Regionally, Quebec and Ontario both experienced significant increases in annual inflation. Prices rose by four-tenths of a point to 3.2 per cent in Quebec, thanks to a 13.4 per cent pop in gas, while Ontario's rate rose half a point to 2.9 per cent as electricity costs rose 8.9 per cent.
On the other side of the ledger, annual inflation took a dip in Alberta, falling a full point to 1.9 per cent.
What Is Inflation?
Inflation refers to the increasing price of goods and services that ultimately decreases a nation's purchasing power. As the cost of living increases, each unit of currency buys less. The result is a decrease in the value of a nation's currency.
Inflation is measured by Statistics Canada using the Consumer Price Index (CPI). The cost of a fixed "basket" of goods and services purchased by typical consumers is tracked over time. About 650,000 prices are checked each year across Canada.
The number that determines the rate of change of prices (usually calculated monthly or annually) is the rate of inflation. The core rate of inflation excludes the most volatile items in the CPI basket, such as gasoline, vegetables, and tobacco.
International Lending And Exchange Rates
As nations borrow money from each other, prices can rise as a response to interest and national debt. Inflation can also occur when a currency's exchange rate plunges, causing imports to spike in price.
The Money Supply
Widely considered a long-term cause for inflation is the amount of money in circulation. However, there is disagreement among economists as to how the money supply affects inflation. Many say that as governments print excesses of money to cope with crises (for example, to revive an economic recession), prices increase dramatically. But others argue the recent economic crisis, which resulted in the printing of money but little inflation, disproves that theory.
Production And Labour Costs
Production and labour costs are factors contributing to inflation. If the raw materials for a product increase in price, so does the price of the final product. Similarly, a rising cost of living causes workers to demand increased wages--costs that are passed on to the consumer.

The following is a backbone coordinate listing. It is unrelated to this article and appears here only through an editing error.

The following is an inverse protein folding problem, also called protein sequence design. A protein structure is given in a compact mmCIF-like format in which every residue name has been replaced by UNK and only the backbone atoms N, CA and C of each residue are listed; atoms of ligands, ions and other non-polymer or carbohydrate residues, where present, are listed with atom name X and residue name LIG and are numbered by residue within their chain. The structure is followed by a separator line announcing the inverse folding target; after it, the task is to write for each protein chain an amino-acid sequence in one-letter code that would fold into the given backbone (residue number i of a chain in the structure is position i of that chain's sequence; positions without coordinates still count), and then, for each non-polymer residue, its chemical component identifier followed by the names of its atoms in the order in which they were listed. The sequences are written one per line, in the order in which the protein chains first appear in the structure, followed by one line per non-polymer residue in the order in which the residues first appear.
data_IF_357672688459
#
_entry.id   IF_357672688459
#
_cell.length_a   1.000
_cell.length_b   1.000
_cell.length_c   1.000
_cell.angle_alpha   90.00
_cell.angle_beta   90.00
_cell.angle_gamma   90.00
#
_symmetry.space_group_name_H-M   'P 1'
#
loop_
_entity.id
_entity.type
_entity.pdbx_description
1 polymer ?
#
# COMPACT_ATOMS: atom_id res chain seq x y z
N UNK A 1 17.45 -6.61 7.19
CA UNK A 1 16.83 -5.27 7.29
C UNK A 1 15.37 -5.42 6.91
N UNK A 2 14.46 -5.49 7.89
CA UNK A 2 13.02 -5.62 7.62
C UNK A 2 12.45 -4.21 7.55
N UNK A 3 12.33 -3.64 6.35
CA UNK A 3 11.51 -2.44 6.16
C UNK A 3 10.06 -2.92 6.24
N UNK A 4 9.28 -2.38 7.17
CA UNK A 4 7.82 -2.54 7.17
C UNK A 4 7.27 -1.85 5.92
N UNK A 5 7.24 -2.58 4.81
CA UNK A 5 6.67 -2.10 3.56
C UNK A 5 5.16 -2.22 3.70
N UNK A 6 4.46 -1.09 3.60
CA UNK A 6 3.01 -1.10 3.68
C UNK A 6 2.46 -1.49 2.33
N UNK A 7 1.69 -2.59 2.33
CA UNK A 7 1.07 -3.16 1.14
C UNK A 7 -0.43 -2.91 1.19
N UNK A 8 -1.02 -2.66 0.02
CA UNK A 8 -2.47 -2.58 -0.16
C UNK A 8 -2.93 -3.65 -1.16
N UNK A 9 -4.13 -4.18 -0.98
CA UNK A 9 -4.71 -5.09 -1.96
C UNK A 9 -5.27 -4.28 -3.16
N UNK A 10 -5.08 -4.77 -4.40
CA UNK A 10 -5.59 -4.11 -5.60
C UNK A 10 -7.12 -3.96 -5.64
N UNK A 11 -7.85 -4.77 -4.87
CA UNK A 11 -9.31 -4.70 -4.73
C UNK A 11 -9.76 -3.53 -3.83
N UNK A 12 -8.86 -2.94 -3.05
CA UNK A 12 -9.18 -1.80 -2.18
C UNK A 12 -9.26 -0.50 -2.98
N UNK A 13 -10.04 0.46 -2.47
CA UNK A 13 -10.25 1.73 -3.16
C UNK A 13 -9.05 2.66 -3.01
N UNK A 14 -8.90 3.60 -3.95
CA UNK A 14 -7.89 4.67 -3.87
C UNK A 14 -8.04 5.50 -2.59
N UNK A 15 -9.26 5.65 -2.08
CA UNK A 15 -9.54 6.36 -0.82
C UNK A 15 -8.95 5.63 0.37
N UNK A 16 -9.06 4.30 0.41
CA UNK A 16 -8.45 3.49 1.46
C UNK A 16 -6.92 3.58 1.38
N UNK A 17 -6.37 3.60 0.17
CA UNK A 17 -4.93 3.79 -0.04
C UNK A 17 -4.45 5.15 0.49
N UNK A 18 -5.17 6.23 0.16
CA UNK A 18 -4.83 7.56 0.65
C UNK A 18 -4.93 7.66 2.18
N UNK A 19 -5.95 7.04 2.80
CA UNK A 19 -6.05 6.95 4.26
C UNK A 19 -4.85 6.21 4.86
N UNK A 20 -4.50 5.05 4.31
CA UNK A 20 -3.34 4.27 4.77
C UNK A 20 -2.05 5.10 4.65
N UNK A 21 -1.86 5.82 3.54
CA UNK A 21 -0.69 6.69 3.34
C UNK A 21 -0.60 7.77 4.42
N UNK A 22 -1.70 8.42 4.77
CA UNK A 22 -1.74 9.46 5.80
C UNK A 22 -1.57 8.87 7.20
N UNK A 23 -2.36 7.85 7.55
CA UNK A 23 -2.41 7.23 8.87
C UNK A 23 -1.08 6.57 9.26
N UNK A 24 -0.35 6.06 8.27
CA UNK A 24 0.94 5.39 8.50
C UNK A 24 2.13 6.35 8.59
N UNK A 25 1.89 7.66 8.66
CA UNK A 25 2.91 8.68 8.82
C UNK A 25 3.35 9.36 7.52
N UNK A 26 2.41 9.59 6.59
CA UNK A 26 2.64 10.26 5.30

When prices fall, what occurs is the opposite of inflation: deflation. This is typically considered dangerous because lower prices can correspond with lower demand, leading to a deflationary spiral. Depressions are linked to deflation, but deflation itself doesn't always symbolize a bad economy. For example, more efficient production can result in price deflation, but that doesn't indicate a shrinking economy.
Fast economic growth is not always beneficial because it can lead to hyperinflation--a cycle of rapidly rising prices. When there is a drastic increase in the money supply without a corresponding increase in demand, the value of each unit of currency diminishes. In the picture above, a woman protests hyperinflation by carrying around worthless notes in Serbia during its hyperinflation crisis in 1992.
The Bank of Canada employs interest rates to maintain a target inflation rate. The bank can raise interest rates when inflation is too high, or lower them when it's too low. With high interest rates, demand typically decreases for certain goods and services as they become harder to finance.
Other Methods Of Control
In an attempt to control inflation, Prime Minister Pierre Trudeau's government introduced the Anti-inflation Board (AIB) in 1975. It was the board's responsibility to supervise and control wages and prices, and was part of a 1970s trend -- followed even by U.S. President Richard Nixon -- that saw politicians attempt to legislate away inflation. Canada's program was phased out in 1978, and most Western countries abandoned price controls after finding them largely ineffective.